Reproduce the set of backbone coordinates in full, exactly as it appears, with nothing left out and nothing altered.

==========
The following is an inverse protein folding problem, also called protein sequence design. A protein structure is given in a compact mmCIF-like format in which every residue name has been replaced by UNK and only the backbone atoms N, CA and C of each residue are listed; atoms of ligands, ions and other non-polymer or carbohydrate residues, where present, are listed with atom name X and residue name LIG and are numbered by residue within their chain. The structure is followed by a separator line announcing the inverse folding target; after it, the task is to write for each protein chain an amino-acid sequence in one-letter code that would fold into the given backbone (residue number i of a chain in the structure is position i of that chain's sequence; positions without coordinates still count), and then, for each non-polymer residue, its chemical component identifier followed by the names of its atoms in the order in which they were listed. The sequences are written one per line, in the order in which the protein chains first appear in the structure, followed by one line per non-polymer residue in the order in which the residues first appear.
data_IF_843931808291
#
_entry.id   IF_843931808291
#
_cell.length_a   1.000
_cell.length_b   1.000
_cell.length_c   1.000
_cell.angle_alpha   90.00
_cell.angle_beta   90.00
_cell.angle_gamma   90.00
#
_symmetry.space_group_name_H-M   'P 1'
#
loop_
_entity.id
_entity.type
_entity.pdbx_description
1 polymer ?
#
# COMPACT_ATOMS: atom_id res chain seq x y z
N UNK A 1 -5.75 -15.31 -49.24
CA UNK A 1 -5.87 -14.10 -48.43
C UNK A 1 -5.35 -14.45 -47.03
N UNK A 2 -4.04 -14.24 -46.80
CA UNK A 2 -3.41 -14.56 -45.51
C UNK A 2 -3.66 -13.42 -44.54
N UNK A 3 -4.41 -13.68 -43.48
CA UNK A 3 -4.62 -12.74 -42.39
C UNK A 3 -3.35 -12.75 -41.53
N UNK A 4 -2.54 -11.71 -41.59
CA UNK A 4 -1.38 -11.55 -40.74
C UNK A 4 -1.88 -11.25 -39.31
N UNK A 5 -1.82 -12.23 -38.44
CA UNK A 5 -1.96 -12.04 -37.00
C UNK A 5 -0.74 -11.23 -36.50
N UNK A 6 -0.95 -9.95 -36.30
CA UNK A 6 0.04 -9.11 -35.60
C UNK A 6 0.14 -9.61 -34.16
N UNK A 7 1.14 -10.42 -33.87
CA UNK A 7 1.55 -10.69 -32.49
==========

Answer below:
The following is an inverse protein folding problem, also called protein sequence design. A protein structure is given in a compact mmCIF-like format in which every residue name has been replaced by UNK and only the backbone atoms N, CA and C of each residue are listed; atoms of ligands, ions and other non-polymer or carbohydrate residues, where present, are listed with atom name X and residue name LIG and are numbered by residue within their chain. The structure is followed by a separator line announcing the inverse folding target; after it, the task is to write for each protein chain an amino-acid sequence in one-letter code that would fold into the given backbone (residue number i of a chain in the structure is position i of that chain's sequence; positions without coordinates still count), and then, for each non-polymer residue, its chemical component identifier followed by the names of its atoms in the order in which they were listed. The sequences are written one per line, in the order in which the protein chains first appear in the structure, followed by one line per non-polymer residue in the order in which the residues first appear.
data_IF_843931808291
#
_entry.id   IF_843931808291
#
_cell.length_a   1.000
_cell.length_b   1.000
_cell.length_c   1.000
_cell.angle_alpha   90.00
_cell.angle_beta   90.00
_cell.angle_gamma   90.00
#
_symmetry.space_group_name_H-M   'P 1'
#
loop_
_entity.id
_entity.type
_entity.pdbx_description
1 polymer ?
#
# COMPACT_ATOMS: atom_id res chain seq x y z
N UNK A 1 -5.75 -15.31 -49.24
CA UNK A 1 -5.87 -14.10 -48.43
C UNK A 1 -5.35 -14.45 -47.03
N UNK A 2 -4.04 -14.24 -46.80
CA UNK A 2 -3.41 -14.56 -45.51
C UNK A 2 -3.66 -13.42 -44.54
N UNK A 3 -4.41 -13.68 -43.48
CA UNK A 3 -4.62 -12.74 -42.39
C UNK A 3 -3.35 -12.75 -41.53
N UNK A 4 -2.54 -11.71 -41.59
CA UNK A 4 -1.38 -11.55 -40.74
C UNK A 4 -1.88 -11.25 -39.31
N UNK A 5 -1.82 -12.23 -38.44
CA UNK A 5 -1.96 -12.04 -37.00
C UNK A 5 -0.74 -11.23 -36.50
N UNK A 6 -0.95 -9.95 -36.30
CA UNK A 6 0.04 -9.11 -35.60
C UNK A 6 0.14 -9.61 -34.16
N UNK A 7 1.14 -10.42 -33.87
CA UNK A 7 1.55 -10.69 -32.49